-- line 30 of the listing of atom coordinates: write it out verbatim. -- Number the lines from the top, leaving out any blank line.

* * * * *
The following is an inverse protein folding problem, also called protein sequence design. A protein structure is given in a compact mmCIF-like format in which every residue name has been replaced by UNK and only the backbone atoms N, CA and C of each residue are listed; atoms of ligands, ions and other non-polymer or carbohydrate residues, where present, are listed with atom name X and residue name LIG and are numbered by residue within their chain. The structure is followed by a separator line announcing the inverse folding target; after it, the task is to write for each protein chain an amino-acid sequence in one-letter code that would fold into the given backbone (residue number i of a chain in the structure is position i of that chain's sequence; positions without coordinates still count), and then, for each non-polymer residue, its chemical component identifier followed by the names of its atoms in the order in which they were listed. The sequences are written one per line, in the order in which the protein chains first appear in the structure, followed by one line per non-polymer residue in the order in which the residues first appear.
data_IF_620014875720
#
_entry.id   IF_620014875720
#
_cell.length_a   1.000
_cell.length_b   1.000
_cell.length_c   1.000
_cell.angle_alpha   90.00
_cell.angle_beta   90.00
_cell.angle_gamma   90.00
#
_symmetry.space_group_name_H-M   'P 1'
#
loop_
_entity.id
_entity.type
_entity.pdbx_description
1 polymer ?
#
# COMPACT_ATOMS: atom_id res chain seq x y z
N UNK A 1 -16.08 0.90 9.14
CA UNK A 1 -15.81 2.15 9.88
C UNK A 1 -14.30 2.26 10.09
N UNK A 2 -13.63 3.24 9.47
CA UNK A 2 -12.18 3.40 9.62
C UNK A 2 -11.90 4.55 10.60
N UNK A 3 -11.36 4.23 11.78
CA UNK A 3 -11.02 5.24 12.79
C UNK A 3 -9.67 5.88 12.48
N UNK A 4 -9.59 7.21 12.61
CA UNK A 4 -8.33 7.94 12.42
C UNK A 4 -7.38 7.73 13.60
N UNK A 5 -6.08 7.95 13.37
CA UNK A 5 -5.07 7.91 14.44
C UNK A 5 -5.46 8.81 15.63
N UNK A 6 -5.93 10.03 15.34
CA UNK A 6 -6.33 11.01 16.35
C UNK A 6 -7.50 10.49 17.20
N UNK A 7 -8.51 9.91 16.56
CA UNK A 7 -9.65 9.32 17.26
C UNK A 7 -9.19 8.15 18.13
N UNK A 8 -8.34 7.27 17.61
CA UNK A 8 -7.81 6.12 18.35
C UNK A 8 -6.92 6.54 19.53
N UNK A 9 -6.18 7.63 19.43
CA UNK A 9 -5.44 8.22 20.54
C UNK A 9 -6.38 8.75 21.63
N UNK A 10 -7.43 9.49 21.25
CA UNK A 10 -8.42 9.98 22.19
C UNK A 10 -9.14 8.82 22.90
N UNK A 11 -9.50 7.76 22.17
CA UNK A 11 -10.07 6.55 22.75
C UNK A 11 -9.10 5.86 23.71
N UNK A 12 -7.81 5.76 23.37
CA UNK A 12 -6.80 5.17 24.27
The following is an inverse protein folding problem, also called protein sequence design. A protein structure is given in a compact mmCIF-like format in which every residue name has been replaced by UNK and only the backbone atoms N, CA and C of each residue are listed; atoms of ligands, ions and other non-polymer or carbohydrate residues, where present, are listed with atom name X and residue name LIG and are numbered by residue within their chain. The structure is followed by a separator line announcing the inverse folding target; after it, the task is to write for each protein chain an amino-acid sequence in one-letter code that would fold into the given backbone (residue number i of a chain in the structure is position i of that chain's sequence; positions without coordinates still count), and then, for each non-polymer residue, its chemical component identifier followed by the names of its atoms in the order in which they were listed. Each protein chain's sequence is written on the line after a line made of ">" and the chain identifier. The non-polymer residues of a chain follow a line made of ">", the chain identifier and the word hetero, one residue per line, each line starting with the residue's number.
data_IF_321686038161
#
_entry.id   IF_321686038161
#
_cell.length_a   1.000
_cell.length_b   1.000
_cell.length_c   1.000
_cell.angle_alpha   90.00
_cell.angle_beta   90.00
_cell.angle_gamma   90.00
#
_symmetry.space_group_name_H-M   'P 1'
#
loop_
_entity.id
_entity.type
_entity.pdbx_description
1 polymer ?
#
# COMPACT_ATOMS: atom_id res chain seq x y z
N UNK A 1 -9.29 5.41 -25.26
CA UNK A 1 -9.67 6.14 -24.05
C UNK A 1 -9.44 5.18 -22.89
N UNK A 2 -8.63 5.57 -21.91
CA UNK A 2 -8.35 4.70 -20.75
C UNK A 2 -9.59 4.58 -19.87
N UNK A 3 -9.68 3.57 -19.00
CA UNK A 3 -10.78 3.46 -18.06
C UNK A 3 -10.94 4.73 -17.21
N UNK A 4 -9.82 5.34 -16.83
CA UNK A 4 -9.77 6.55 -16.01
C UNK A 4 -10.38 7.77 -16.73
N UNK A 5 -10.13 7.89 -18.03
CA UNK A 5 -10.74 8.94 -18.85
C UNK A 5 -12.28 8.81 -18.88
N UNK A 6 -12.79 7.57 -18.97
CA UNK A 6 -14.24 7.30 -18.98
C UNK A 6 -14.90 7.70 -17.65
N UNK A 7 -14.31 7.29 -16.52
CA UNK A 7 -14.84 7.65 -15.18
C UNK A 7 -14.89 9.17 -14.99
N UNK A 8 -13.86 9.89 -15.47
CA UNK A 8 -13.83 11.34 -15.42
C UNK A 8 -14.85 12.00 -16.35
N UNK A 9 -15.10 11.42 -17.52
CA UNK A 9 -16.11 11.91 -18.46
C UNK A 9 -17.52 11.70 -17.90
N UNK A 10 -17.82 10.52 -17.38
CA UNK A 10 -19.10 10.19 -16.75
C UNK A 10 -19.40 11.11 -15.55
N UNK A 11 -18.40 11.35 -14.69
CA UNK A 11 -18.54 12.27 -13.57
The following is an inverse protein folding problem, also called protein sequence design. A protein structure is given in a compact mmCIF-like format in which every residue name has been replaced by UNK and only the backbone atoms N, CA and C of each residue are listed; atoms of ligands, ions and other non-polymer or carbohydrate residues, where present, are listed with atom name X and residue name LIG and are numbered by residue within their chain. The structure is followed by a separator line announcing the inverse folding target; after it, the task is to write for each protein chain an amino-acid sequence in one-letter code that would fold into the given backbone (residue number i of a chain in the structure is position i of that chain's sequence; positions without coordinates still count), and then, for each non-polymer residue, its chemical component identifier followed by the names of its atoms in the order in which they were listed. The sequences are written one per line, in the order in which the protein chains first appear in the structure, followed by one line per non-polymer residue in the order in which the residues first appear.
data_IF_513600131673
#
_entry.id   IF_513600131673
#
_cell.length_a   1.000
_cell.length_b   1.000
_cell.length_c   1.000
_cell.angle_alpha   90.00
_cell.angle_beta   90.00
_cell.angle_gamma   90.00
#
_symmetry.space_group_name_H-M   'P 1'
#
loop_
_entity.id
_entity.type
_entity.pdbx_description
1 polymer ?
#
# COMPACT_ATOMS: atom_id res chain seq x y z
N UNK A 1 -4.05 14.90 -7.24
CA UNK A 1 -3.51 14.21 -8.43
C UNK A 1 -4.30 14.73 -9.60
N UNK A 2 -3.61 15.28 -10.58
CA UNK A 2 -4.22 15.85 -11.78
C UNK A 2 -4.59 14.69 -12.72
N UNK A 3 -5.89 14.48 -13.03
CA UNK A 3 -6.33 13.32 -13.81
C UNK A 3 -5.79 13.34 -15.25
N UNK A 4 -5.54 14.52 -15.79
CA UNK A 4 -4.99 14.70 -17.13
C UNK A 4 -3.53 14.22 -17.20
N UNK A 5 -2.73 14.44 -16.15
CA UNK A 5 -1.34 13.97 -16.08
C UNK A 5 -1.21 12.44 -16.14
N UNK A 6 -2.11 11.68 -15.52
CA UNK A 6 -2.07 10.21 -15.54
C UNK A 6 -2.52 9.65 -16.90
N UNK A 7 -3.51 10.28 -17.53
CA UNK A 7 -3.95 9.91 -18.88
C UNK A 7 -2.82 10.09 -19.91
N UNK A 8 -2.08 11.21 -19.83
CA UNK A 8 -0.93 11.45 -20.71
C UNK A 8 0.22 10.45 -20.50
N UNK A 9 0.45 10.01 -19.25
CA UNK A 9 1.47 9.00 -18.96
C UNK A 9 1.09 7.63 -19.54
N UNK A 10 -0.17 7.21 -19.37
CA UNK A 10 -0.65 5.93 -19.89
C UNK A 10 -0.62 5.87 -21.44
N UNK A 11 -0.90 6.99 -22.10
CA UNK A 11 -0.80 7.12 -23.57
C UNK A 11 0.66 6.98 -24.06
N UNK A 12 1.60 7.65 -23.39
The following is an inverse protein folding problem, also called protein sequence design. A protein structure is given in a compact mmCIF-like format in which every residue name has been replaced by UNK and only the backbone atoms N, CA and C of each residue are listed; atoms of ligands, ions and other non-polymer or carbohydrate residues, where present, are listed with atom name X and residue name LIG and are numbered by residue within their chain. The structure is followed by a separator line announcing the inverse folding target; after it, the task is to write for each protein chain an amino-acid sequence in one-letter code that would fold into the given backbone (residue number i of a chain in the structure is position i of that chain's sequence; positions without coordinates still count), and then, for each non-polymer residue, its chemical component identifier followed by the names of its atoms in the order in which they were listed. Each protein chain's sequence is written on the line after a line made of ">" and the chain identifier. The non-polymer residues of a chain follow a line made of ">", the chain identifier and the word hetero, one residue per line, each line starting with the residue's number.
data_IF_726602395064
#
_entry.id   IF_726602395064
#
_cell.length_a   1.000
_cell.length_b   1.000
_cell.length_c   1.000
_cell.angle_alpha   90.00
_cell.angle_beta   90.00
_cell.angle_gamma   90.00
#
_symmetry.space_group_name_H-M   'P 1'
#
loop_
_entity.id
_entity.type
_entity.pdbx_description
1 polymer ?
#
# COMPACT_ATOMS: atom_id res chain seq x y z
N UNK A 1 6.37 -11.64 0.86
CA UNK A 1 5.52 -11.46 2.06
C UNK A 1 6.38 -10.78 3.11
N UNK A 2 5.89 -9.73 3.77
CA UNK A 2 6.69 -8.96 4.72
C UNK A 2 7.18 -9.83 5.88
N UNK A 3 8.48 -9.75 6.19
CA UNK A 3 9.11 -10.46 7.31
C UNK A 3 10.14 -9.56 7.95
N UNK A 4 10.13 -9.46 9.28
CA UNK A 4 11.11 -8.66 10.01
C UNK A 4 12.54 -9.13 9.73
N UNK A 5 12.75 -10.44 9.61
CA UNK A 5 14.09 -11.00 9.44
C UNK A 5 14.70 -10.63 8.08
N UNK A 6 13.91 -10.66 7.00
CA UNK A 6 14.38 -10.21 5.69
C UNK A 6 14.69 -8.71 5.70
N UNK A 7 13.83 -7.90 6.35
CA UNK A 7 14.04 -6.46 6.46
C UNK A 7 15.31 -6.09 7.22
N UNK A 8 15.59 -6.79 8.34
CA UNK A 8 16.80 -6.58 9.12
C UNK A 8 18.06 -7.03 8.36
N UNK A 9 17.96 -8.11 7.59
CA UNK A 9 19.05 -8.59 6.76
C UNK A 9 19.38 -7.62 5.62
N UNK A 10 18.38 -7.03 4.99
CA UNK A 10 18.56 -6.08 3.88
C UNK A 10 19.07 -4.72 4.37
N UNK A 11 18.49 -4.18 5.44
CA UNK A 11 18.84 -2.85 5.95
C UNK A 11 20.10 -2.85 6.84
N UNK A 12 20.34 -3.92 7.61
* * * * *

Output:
C UNK A 3 -9.67 5.88 12.48